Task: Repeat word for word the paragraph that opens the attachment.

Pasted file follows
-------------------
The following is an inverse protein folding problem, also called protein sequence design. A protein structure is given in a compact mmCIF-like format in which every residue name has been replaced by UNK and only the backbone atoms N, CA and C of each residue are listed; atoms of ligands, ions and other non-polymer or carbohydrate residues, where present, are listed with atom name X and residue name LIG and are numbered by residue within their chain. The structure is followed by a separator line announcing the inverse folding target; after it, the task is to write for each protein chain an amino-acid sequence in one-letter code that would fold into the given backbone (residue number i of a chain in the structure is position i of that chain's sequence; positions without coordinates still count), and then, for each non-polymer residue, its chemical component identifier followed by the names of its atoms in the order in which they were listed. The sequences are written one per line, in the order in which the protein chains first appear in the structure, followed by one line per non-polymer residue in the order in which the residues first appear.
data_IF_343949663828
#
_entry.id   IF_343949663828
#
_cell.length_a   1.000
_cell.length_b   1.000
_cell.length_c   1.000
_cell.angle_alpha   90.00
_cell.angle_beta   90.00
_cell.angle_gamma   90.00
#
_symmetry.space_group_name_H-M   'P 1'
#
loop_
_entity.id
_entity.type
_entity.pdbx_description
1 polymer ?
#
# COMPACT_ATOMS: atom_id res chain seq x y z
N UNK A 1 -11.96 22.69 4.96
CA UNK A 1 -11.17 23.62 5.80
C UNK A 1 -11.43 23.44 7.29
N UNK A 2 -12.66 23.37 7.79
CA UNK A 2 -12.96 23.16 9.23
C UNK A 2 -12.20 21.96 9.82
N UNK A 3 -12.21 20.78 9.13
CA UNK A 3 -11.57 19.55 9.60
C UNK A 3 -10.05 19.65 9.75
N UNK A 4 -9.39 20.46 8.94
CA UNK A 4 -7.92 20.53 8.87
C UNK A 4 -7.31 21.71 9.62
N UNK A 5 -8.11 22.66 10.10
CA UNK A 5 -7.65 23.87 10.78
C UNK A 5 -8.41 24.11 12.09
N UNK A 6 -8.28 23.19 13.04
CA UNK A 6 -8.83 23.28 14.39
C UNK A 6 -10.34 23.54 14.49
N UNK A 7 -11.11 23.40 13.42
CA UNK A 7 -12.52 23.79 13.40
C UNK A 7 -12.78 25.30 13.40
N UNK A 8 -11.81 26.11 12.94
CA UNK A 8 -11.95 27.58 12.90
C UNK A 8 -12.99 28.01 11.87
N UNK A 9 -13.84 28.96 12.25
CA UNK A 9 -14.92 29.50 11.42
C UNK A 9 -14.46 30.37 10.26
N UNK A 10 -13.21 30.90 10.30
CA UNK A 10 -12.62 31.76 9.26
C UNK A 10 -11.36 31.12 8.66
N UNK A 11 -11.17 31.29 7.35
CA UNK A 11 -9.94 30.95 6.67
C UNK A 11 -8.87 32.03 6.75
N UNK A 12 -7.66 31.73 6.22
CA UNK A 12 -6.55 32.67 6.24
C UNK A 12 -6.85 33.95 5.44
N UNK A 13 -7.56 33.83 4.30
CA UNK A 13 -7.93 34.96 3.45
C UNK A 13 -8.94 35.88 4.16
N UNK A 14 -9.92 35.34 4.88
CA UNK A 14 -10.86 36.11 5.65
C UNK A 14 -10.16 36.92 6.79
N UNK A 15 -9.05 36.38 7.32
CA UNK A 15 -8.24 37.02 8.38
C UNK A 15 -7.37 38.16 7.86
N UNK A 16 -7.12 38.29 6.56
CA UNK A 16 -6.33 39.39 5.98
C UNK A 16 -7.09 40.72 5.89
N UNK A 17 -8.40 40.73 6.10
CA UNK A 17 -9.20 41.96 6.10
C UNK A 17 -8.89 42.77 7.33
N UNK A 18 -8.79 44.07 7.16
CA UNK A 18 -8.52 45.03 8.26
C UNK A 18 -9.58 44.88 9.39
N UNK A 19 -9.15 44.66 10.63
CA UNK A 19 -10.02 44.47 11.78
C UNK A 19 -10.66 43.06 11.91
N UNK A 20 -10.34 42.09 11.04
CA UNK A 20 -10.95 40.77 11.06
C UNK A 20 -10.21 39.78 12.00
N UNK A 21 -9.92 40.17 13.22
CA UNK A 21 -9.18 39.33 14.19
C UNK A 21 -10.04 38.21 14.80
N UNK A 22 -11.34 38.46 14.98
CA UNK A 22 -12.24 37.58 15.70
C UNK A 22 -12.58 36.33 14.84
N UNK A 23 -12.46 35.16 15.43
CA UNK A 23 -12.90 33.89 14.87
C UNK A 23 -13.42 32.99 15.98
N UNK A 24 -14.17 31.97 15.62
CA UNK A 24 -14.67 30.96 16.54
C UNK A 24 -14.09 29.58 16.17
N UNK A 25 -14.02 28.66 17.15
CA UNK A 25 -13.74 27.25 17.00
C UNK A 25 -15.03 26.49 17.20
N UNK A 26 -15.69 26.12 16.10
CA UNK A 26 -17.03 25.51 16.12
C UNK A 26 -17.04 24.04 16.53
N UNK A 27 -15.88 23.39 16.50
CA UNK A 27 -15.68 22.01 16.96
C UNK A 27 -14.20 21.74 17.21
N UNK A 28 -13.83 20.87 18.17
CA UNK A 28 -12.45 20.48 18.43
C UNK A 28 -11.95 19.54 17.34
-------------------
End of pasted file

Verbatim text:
The following is an inverse protein folding problem, also called protein sequence design. A protein structure is given in a compact mmCIF-like format in which every residue name has been replaced by UNK and only the backbone atoms N, CA and C of each residue are listed; atoms of ligands, ions and other non-polymer or carbohydrate residues, where present, are listed with atom name X and residue name LIG and are numbered by residue within their chain. The structure is followed by a separator line announcing the inverse folding target; after it, the task is to write for each protein chain an amino-acid sequence in one-letter code that would fold into the given backbone (residue number i of a chain in the structure is position i of that chain's sequence; positions without coordinates still count), and then, for each non-polymer residue, its chemical component identifier followed by the names of its atoms in the order in which they were listed. The sequences are written one per line, in the order in which the protein chains first appear in the structure, followed by one line per non-polymer residue in the order in which the residues first appear.